A/B Tests by design have an annoying habit that you will realize as you attain maturity in experimentation. As explained in the previous article, the minimum detectable effect drops monotonically as sample sizes are increased. In other words, as you add more samples to the study you are able to get significance for smaller and smaller uplifts. Theoretically, any test with infinite samples will always result in significance because no two means are ever exactly the same. It quickly becomes annoying because if you don't stop your urge to add samples to your study most of your tests would come out to be significant but with a very small uplift. The paradox quickly boils down to choosing the boundary between incremental and meaningful improvements.
The real world does not hail every minute improvement you make. Sometimes, the cost of implementing a feature exceeds the uplift to justify its launch. Most digital experimenters would not consider deploying a change smaller than 3-5% of their base conversion rate. They say that these differences appear by chance and might not actually stick long enough in the future. But, traditional hypothesis tests give you an option to test for better or worse but never for equivalence. Insignificance only lets you know that the change was not large enough to be detectable in the given sample size.
Region of Practical Equivalence (ROPE) is a theoretical construct to mitigate this annoying habit of A/B tests. On the axis of improvement, ROPE lets you define a region around 0, where differences are not worth implementing and hence requires significance to be adjusted accordingly. In other words, if an improvement below 2% is not worth implementing for you, then a 95% chance that improvement > 0 might translate to only 66% chance that the improvement is greater than 2%. Would you want to deploy a change which has a 66% chance that it will justify your costs of implementation? You should rather want a 95% guarantee that your improvement will be greater than 2%.
The discussion on ROPE is tricky and I am at a stage where I am learning the nuances of ROPE. ROPE is debatable because proponents of statistical power would quickly tell you that if you calculate significance just once after the required sample sizes are reached, insignificance will practically translate to equivalence as well. The discussion then devolves to the fact that why invent new statistical jargon when Minimum Detectable Effect is already capturing that dimension of A/B Testing. Finally, it leads us to the insidious question, are ROPE and MDE actually the same thing? Or not?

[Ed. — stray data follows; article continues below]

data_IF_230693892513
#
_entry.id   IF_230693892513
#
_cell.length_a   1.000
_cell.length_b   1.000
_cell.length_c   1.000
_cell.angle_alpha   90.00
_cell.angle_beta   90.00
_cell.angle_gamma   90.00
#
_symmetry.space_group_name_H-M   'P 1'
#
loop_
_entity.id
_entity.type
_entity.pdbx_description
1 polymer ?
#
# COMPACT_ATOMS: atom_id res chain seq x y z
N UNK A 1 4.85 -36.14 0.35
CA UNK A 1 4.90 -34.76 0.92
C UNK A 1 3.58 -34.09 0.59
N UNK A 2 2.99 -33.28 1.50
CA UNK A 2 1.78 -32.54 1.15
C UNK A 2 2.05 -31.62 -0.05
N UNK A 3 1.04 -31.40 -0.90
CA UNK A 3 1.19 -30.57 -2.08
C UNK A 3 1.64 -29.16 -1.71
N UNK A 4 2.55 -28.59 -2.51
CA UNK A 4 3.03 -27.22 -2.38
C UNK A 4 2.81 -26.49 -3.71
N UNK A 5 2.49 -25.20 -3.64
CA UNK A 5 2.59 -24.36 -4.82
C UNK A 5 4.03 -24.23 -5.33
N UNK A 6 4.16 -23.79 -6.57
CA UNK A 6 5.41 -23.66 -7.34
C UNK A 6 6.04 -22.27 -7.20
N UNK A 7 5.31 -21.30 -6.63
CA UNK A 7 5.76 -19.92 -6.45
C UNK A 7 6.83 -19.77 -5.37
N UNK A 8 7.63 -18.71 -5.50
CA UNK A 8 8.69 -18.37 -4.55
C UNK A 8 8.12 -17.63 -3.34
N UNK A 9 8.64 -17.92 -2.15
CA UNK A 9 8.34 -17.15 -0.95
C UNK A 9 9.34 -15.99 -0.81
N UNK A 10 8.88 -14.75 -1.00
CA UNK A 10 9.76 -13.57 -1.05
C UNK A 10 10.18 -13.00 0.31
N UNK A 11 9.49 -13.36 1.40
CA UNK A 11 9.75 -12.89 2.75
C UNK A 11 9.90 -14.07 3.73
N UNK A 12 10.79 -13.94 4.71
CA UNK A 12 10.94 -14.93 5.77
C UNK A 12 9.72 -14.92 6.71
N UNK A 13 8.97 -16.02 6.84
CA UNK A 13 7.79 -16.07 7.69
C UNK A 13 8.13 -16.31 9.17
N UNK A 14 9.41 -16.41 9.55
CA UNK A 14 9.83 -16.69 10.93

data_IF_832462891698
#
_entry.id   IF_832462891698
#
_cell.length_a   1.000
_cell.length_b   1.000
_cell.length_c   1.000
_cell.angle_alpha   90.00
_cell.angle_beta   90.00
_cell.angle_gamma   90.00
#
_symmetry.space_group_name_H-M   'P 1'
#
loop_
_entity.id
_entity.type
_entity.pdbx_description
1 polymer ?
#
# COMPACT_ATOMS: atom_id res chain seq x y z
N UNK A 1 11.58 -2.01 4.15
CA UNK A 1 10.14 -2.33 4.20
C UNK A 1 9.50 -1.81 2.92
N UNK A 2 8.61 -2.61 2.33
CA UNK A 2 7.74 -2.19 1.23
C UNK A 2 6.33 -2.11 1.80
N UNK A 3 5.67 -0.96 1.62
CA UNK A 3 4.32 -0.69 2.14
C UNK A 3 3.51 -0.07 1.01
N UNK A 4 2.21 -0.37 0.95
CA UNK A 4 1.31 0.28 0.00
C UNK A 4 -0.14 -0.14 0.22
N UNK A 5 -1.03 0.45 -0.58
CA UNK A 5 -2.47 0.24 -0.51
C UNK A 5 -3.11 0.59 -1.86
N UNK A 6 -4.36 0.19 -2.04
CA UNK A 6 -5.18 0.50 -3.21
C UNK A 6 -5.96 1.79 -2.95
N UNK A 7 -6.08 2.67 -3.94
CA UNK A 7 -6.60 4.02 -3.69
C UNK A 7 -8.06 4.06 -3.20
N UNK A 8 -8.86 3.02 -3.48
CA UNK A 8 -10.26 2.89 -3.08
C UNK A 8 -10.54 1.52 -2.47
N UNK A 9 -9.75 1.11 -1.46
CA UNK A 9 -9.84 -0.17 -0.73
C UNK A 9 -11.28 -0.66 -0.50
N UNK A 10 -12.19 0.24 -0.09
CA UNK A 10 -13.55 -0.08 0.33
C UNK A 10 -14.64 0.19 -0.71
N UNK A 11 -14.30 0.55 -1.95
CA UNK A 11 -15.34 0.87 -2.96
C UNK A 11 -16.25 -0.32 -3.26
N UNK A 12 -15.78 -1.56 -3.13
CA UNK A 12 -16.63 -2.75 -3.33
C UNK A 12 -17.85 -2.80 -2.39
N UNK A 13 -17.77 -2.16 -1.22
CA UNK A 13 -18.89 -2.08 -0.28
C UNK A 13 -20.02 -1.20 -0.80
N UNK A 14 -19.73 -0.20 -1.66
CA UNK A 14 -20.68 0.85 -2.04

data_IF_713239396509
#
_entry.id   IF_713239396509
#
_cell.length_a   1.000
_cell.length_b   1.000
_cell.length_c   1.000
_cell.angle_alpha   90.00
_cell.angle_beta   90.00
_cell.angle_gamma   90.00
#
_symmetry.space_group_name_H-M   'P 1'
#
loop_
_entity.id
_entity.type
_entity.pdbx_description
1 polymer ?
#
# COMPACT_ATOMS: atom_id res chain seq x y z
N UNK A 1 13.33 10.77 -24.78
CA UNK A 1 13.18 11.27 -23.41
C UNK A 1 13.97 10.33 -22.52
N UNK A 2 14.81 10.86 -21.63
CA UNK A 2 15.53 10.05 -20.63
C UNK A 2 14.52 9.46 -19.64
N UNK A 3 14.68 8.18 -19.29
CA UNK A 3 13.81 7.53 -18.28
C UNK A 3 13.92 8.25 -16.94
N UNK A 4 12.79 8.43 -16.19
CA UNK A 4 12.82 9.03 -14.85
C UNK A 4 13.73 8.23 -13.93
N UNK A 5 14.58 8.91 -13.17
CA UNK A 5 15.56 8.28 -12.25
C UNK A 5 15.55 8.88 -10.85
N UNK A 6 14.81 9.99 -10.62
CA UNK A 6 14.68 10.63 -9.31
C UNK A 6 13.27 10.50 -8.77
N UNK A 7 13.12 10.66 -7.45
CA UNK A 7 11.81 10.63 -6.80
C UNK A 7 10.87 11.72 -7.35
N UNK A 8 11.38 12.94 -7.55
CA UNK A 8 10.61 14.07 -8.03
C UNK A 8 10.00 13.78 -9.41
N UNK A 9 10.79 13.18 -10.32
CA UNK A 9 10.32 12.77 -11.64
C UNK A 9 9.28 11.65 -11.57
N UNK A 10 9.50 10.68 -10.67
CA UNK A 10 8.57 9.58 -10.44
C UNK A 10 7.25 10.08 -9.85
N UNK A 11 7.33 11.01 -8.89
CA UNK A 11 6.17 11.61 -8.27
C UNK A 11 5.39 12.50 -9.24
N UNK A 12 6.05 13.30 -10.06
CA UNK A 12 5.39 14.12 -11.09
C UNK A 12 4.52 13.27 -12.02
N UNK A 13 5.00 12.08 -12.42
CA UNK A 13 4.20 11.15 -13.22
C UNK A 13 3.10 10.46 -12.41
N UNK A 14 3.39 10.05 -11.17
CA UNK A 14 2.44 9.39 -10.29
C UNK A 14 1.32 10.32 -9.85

I will try to answer this question according to my present understanding in this blog. I am open to new perspectives on this discussion and will keep this article updated as I learn new things about ROPE (or invalidate my current understanding).
Deepening the dichotomy
If you start to think about MDE and ROPE, you observe that both of these metrics define a region around 0 improvement that restricts declaring any variation below a certain improvement to be a winner (significant). MDE and ROPE sound like the same thing in that regard and hence you feel that you can either justify the limitation with sample sizes (MDE) or with implementation costs (ROPE), the implication is the same. However, there is a fundamental difference I see between ROPE and MDE.
MDE is a limitation of experimentation and the number of sample sizes you want to devote to the study. Sample Sizes that you want to invest in the test might vary with the priority of the change or the expected timeline of the launch. However, the ROPE of a goal is a more uniform metric of interest. A conversion rate uplift of less than 2% might not make sense irrespective of what experiment you are running because overhead costs are too much. There might be cases where the constraints of experimentation are much more than the constraints of implementation due to a lack of traffic.
The question arises can we consider ROPE to be equal to MDE for all those cases where sample sizes are not enough to test at the desired implementational limits? The answer is that ROPE is still slightly different.
Calibrating Significance to the New Baseline
Let us take the example given in the introduction. Suppose your ROPE estimate is 2%. When you calculate significance without ROPE you might get a result that there is a 95% chance that Variation is better than Control and the improvement is 3%. However, at this stage, if you calculate significance with ROPE you will get a probability of only 66%. The question is would you want to deploy this change? The probability it is better than control is 95% but the probability that it will justify your implementation costs is only 66%.